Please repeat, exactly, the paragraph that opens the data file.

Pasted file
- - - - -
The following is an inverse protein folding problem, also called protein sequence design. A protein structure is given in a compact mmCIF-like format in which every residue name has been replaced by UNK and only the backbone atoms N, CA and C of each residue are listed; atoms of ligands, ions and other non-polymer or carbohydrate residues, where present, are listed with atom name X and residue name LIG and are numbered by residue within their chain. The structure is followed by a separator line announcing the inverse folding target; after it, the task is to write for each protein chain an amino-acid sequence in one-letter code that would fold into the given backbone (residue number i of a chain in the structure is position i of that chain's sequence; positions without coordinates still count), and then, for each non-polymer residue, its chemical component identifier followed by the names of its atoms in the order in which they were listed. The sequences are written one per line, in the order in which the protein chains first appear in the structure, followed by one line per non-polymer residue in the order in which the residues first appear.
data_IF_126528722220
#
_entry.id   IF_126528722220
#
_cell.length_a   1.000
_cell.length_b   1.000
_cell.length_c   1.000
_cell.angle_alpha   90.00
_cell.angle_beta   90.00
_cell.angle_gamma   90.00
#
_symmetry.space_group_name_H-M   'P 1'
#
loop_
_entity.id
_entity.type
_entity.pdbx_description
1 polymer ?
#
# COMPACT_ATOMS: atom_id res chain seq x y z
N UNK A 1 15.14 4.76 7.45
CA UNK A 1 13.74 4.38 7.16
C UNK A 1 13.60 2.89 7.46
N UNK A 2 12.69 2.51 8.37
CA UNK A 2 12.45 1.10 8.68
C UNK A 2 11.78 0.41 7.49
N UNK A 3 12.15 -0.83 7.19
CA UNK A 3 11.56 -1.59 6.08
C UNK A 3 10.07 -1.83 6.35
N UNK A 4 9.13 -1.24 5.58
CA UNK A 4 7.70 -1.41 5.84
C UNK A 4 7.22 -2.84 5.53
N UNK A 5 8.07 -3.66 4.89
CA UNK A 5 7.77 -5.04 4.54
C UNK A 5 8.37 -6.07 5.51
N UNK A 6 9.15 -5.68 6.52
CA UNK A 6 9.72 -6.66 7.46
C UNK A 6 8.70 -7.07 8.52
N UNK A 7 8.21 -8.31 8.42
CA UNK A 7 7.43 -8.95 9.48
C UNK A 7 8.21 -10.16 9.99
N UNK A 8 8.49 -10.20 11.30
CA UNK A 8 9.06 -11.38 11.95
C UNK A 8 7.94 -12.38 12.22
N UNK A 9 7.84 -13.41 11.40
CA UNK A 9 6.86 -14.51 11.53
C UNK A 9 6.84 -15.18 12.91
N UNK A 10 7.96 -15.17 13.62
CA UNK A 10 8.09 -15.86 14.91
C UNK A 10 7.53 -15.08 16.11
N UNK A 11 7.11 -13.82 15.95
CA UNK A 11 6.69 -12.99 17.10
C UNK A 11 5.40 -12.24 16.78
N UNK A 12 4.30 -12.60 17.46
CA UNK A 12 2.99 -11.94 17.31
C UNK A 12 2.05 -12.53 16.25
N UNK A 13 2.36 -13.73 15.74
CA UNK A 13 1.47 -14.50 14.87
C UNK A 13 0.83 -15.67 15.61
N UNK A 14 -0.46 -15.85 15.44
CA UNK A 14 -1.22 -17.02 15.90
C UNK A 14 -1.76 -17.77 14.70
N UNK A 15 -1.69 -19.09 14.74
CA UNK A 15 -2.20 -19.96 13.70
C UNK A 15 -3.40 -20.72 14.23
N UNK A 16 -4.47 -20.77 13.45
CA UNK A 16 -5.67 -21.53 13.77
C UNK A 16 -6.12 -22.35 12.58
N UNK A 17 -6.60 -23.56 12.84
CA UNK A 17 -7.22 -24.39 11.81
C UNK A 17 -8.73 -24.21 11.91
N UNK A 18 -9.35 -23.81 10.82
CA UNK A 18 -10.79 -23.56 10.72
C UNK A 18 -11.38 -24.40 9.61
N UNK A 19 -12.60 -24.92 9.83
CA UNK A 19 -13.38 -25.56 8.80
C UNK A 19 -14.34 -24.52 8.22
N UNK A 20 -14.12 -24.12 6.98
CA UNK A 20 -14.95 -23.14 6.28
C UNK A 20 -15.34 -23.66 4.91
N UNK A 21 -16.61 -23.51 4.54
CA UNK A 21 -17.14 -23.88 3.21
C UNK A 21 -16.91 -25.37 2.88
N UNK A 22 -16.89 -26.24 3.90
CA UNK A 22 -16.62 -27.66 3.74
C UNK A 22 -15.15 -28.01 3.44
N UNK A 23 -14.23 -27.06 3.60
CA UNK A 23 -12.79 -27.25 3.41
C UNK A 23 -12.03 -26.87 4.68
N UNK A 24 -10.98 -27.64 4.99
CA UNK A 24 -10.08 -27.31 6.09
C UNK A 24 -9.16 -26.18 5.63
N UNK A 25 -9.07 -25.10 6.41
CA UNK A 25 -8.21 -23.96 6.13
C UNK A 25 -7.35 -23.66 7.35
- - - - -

The following is an inverse protein folding problem, also called protein sequence design. A protein structure is given in a compact mmCIF-like format in which every residue name has been replaced by UNK and only the backbone atoms N, CA and C of each residue are listed; atoms of ligands, ions and other non-polymer or carbohydrate residues, where present, are listed with atom name X and residue name LIG and are numbered by residue within their chain. The structure is followed by a separator line announcing the inverse folding target; after it, the task is to write for each protein chain an amino-acid sequence in one-letter code that would fold into the given backbone (residue number i of a chain in the structure is position i of that chain's sequence; positions without coordinates still count), and then, for each non-polymer residue, its chemical component identifier followed by the names of its atoms in the order in which they were listed. The sequences are written one per line, in the order in which the protein chains first appear in the structure, followed by one line per non-polymer residue in the order in which the residues first appear.